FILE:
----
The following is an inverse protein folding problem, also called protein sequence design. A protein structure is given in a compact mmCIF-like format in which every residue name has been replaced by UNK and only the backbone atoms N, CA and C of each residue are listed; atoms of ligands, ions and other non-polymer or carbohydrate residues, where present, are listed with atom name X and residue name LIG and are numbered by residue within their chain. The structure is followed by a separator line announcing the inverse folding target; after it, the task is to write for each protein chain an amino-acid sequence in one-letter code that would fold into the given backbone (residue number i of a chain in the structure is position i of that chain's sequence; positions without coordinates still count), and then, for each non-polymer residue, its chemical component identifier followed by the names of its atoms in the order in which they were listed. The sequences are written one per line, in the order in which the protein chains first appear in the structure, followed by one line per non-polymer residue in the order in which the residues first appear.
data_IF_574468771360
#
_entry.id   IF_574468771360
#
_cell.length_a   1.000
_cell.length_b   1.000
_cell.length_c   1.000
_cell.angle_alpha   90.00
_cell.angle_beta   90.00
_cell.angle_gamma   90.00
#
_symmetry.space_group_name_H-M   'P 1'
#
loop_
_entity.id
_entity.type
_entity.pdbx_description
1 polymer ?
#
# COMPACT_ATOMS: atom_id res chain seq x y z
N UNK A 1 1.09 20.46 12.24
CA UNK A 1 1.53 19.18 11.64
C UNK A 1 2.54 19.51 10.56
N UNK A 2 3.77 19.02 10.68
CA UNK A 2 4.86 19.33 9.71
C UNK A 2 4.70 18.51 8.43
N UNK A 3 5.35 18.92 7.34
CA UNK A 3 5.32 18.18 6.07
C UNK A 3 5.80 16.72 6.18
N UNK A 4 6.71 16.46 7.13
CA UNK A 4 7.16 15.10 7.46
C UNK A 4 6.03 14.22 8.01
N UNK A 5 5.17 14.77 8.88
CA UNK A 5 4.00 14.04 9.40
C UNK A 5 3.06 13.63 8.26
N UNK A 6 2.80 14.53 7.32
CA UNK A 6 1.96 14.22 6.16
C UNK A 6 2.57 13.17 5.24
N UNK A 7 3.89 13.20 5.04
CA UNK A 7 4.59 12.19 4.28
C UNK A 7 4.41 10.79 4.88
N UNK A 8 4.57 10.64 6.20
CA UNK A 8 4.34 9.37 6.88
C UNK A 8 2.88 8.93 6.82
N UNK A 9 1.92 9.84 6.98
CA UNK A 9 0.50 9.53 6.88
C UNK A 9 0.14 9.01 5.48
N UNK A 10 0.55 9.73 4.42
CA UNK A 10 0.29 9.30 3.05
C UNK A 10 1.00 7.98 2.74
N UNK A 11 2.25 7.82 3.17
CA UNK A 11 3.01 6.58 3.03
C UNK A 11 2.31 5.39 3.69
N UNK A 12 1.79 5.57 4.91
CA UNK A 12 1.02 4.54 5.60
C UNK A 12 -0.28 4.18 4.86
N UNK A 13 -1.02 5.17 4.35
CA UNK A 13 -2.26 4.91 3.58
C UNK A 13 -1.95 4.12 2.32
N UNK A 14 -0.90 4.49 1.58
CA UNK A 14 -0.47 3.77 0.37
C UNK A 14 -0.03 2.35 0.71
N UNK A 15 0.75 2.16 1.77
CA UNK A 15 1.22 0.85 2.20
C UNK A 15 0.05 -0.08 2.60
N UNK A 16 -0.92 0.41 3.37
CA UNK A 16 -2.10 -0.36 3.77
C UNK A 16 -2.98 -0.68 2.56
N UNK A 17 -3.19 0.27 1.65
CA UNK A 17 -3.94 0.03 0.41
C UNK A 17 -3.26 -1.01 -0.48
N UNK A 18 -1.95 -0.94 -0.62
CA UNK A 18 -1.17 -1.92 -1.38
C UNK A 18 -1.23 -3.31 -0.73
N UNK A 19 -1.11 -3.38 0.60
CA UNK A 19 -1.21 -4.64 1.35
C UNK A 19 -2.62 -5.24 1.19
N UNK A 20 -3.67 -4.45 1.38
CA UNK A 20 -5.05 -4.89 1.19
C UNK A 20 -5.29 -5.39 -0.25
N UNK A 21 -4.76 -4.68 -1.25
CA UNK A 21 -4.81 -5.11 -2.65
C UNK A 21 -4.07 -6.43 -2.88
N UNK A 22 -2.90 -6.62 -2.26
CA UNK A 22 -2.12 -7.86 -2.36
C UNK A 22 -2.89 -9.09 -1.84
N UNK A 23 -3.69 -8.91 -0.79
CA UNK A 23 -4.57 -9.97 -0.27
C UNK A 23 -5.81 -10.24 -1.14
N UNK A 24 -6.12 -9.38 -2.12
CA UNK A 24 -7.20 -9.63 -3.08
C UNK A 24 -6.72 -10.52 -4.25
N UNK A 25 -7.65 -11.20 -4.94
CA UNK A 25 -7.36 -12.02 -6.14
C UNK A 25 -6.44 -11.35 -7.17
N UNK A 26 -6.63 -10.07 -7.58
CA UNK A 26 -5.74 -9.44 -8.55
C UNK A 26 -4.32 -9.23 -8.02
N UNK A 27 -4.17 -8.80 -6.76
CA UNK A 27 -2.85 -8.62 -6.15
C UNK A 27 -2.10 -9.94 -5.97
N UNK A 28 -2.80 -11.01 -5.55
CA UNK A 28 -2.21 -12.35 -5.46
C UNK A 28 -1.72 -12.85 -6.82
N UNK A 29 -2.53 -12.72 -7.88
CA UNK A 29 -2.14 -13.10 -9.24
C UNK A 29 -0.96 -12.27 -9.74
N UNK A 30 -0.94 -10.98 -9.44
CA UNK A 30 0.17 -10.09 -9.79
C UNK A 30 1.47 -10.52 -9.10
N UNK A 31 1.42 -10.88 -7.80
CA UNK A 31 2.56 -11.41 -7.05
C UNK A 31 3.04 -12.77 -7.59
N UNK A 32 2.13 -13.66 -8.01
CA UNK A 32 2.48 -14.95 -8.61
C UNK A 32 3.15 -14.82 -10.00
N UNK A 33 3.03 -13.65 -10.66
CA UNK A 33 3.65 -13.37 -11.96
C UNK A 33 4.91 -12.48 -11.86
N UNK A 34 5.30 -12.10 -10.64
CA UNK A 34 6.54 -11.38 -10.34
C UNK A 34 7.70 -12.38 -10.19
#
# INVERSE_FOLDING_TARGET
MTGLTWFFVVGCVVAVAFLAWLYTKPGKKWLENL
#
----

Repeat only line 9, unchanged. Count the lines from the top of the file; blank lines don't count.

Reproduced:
_cell.angle_alpha   90.00